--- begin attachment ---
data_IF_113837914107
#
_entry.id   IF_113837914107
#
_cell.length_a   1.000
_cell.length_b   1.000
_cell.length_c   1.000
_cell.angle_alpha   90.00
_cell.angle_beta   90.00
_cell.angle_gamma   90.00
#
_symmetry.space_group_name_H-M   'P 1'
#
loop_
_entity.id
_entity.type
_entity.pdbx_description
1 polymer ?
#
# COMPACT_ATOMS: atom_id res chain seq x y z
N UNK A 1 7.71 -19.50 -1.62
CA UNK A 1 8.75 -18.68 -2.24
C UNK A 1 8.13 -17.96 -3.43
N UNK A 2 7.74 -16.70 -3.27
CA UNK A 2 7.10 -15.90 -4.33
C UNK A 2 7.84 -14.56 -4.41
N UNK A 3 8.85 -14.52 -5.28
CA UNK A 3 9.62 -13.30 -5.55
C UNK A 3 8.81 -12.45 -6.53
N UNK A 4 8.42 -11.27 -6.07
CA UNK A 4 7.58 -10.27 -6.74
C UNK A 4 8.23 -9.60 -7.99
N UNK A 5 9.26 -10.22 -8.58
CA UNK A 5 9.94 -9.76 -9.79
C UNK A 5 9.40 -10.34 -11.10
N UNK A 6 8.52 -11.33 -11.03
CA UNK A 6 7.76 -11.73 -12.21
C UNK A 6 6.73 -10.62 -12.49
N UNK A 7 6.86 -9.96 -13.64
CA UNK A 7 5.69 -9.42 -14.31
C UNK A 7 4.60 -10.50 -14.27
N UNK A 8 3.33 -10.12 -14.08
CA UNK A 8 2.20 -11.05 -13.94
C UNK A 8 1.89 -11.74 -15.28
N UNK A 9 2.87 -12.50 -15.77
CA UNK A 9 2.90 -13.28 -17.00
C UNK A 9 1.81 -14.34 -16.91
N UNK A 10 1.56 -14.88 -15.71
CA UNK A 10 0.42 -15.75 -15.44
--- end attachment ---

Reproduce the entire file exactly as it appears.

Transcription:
data_IF_113837914107
#
_entry.id   IF_113837914107
#
_cell.length_a   1.000
_cell.length_b   1.000
_cell.length_c   1.000
_cell.angle_alpha   90.00
_cell.angle_beta   90.00
_cell.angle_gamma   90.00
#
_symmetry.space_group_name_H-M   'P 1'
#
loop_
_entity.id
_entity.type
_entity.pdbx_description
1 polymer ?
#
# COMPACT_ATOMS: atom_id res chain seq x y z
N UNK A 1 7.71 -19.50 -1.62
CA UNK A 1 8.75 -18.68 -2.24
C UNK A 1 8.13 -17.96 -3.43
N UNK A 2 7.74 -16.70 -3.27
CA UNK A 2 7.10 -15.90 -4.33
C UNK A 2 7.84 -14.56 -4.41
N UNK A 3 8.85 -14.52 -5.28
CA UNK A 3 9.62 -13.30 -5.55
C UNK A 3 8.81 -12.45 -6.53
N UNK A 4 8.42 -11.27 -6.07
CA UNK A 4 7.58 -10.27 -6.74
C UNK A 4 8.23 -9.60 -7.99
N UNK A 5 9.26 -10.22 -8.58
CA UNK A 5 9.94 -9.76 -9.79
C UNK A 5 9.40 -10.34 -11.10
N UNK A 6 8.52 -11.33 -11.03
CA UNK A 6 7.76 -11.73 -12.21
C UNK A 6 6.73 -10.62 -12.49
N UNK A 7 6.86 -9.96 -13.64
CA UNK A 7 5.69 -9.42 -14.31
C UNK A 7 4.60 -10.50 -14.27
N UNK A 8 3.33 -10.12 -14.08
CA UNK A 8 2.20 -11.05 -13.94
C UNK A 8 1.89 -11.74 -15.28
N UNK A 9 2.87 -12.50 -15.77
CA UNK A 9 2.90 -13.28 -17.00
C UNK A 9 1.81 -14.34 -16.91
N UNK A 10 1.56 -14.88 -15.71
CA UNK A 10 0.42 -15.75 -15.44